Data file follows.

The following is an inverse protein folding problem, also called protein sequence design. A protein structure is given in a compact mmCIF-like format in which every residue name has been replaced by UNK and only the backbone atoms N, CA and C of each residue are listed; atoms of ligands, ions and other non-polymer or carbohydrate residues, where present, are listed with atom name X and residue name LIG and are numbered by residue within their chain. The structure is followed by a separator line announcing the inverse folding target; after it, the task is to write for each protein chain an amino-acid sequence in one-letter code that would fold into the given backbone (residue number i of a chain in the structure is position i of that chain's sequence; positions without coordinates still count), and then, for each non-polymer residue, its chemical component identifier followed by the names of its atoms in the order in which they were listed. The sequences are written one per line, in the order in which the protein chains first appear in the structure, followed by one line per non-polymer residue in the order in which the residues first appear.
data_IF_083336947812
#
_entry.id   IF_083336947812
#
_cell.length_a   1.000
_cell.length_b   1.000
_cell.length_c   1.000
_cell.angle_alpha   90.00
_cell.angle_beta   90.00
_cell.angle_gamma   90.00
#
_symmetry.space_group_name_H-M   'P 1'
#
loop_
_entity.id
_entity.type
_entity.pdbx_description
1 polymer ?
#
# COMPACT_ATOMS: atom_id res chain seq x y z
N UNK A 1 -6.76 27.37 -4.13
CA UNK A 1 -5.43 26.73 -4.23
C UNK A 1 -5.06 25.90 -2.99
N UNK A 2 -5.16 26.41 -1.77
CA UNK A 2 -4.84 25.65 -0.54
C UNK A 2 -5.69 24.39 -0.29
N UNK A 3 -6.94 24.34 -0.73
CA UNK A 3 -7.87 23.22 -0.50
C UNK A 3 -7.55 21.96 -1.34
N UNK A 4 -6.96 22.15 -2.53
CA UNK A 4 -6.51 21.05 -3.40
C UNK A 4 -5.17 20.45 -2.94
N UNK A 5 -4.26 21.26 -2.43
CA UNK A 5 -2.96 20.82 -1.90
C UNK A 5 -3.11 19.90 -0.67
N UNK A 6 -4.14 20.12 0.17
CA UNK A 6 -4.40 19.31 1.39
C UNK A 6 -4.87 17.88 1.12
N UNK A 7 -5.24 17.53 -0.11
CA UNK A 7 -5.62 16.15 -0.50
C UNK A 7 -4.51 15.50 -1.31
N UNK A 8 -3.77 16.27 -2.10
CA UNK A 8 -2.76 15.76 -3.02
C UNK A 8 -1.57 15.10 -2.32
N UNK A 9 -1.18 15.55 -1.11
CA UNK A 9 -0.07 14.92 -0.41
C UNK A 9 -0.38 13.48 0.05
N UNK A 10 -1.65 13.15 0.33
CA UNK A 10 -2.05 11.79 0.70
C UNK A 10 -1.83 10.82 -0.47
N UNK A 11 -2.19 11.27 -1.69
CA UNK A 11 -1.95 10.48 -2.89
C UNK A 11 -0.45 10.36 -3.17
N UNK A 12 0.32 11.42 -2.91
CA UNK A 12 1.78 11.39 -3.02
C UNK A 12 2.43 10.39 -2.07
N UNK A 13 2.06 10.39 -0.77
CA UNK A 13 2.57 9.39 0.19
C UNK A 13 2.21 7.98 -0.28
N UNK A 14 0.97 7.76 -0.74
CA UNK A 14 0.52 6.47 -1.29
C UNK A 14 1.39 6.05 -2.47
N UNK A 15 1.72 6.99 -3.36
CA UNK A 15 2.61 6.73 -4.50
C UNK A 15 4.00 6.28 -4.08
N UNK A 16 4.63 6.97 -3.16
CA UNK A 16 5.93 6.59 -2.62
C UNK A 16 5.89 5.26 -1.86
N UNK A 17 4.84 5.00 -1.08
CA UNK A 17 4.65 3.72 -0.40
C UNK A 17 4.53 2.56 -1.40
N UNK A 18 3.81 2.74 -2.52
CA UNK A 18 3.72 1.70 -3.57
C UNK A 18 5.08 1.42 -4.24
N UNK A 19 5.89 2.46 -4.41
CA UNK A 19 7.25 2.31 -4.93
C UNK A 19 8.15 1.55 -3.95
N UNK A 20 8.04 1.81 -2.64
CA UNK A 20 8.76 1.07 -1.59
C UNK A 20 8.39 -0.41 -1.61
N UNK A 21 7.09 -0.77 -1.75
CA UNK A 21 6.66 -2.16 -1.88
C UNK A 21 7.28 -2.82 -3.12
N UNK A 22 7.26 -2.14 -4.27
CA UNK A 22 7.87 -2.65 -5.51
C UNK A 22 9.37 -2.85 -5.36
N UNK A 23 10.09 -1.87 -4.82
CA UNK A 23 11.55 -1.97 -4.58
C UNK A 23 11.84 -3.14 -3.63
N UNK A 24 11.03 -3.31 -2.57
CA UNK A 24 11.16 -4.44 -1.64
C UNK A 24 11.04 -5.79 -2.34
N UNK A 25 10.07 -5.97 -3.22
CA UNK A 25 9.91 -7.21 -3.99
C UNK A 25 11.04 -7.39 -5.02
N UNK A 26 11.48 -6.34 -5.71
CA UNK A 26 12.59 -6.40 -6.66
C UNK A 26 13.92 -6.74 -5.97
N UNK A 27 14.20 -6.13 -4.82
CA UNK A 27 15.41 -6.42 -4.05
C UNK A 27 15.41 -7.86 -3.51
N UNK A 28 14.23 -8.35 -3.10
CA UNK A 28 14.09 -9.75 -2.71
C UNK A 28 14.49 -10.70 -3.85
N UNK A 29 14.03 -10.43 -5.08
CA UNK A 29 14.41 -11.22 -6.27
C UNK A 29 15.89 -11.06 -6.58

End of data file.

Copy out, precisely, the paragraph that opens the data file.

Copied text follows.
The following is an inverse protein folding problem, also called protein sequence design. A protein structure is given in a compact mmCIF-like format in which every residue name has been replaced by UNK and only the backbone atoms N, CA and C of each residue are listed; atoms of ligands, ions and other non-polymer or carbohydrate residues, where present, are listed with atom name X and residue name LIG and are numbered by residue within their chain. The structure is followed by a separator line announcing the inverse folding target; after it, the task is to write for each protein chain an amino-acid sequence in one-letter code that would fold into the given backbone (residue number i of a chain in the structure is position i of that chain's sequence; positions without coordinates still count), and then, for each non-polymer residue, its chemical component identifier followed by the names of its atoms in the order in which they were listed. The sequences are written one per line, in the order in which the protein chains first appear in the structure, followed by one line per non-polymer residue in the order in which the residues first appear.